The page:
I got to borrow my dad’s car for one week on vacation and listened to two Sirius radio channels - 90’s on 9 and Pop2K on 10. My son keeps asking me why I’m singing along to Ace of Base and No Doubt, and I can only reply “I love these songs!”
These days, I tend to listen more to audio books than the radio. The nostalgia of listening to the music of my high school and college days was more potent than I expected, and I understand now why the Music Playlist works so well for students. Music helps students define themselves and others around them. It also creates deep nostalgic memories that can impact vocabulary learning.
When I think of my students enjoying summer break, I can't help but hear summer soundtracks playing in my head. I can guarantee that students are listening to music whether they are laying by the pool, driving in the car to a vacation destination, or working a summer job. Music will always be tied to the memories they are making right now.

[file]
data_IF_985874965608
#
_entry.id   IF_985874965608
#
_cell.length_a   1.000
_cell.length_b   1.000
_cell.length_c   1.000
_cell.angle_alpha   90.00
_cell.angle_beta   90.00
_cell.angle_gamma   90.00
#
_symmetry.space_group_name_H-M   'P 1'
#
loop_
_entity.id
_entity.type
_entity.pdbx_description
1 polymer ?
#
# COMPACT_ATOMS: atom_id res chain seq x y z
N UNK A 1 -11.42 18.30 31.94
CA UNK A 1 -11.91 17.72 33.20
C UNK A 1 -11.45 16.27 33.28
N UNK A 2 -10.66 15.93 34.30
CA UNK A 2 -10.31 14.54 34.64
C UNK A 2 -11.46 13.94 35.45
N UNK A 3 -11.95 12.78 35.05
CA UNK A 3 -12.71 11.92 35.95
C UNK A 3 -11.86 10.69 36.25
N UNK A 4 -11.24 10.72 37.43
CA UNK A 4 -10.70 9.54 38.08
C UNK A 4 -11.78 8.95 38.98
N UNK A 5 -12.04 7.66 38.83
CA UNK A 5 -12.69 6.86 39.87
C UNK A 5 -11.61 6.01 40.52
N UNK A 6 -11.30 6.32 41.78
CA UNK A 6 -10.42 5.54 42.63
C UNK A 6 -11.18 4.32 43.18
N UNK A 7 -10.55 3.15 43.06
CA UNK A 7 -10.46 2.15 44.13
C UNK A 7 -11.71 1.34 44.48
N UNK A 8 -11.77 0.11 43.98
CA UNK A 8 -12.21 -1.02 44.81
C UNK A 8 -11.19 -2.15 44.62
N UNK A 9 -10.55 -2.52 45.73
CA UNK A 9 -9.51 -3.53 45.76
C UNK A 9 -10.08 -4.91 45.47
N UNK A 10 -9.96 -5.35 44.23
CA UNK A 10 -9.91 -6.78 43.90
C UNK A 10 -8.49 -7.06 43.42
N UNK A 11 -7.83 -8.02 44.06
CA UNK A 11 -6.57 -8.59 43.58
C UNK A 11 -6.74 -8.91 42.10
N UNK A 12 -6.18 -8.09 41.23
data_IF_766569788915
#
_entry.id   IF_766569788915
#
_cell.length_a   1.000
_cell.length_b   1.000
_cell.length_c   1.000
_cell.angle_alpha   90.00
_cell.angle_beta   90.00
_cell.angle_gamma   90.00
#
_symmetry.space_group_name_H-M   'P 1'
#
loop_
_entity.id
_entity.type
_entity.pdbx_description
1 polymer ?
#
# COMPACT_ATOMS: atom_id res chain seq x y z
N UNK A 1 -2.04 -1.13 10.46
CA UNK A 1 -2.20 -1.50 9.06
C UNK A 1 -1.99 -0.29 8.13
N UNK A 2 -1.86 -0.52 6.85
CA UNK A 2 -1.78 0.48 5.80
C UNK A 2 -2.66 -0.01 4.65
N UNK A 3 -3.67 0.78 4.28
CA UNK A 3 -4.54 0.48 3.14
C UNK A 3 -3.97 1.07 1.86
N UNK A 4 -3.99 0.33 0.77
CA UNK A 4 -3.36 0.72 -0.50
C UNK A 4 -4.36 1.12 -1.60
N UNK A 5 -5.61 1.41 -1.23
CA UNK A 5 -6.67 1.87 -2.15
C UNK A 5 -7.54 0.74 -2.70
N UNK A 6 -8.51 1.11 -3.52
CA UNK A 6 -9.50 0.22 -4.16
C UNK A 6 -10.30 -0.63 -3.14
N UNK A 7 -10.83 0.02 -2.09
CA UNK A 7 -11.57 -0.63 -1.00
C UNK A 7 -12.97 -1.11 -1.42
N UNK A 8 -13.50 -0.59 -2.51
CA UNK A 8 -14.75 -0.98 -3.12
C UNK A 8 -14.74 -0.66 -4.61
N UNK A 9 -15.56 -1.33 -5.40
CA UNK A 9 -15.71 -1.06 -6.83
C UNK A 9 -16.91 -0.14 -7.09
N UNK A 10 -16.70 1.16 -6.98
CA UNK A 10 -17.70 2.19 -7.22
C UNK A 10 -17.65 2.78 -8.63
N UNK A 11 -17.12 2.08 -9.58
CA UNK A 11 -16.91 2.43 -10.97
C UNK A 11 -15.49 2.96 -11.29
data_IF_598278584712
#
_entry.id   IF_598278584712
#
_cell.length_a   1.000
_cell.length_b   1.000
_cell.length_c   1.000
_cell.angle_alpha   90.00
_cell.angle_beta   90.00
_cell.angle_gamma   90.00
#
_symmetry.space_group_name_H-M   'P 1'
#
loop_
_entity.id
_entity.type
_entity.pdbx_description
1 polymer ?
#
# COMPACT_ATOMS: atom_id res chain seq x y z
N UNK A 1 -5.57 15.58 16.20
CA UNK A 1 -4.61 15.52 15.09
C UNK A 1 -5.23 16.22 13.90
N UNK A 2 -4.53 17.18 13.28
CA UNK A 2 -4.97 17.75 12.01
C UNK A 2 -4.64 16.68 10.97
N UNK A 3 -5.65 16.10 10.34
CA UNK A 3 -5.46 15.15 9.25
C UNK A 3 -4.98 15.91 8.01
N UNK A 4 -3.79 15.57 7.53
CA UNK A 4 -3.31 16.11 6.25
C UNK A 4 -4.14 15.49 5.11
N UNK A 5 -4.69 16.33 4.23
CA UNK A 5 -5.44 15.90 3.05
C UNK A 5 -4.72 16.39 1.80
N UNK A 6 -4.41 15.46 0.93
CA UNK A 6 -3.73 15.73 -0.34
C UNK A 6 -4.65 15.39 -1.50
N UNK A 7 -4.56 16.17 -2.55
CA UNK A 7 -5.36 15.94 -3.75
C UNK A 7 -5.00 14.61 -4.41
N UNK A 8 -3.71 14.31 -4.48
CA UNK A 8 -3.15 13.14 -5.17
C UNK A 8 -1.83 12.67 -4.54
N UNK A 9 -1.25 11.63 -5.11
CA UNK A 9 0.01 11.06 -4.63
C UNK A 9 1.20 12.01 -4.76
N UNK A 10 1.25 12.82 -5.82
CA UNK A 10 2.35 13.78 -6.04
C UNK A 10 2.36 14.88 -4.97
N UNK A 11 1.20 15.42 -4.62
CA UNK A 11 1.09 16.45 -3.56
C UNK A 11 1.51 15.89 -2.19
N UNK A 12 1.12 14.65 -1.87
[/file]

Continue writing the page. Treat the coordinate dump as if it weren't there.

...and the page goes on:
With beats and rhythms on the brain, I had an epiphany! I realized English Language Arts teachers could use the power of music to assess students' vocabulary skills at the start of the school year. My Create A Vocabulary Playlist is the perfect back-to-school vocabulary activity for students.
On the first day of school, explain to students that you want to listen to their summer soundtracks. Instruct students to pick 10 songs that remind them of their summer break and list them out on their Create A Vocabulary Playlist handout. Once they've picked out their 10 songs, students will need to listen to each song in class (or at home) and make mnemonic connections to words and definitions.
This quick and fun vocabulary activity will encourage students to recall vocabulary words and express themselves. Download it now!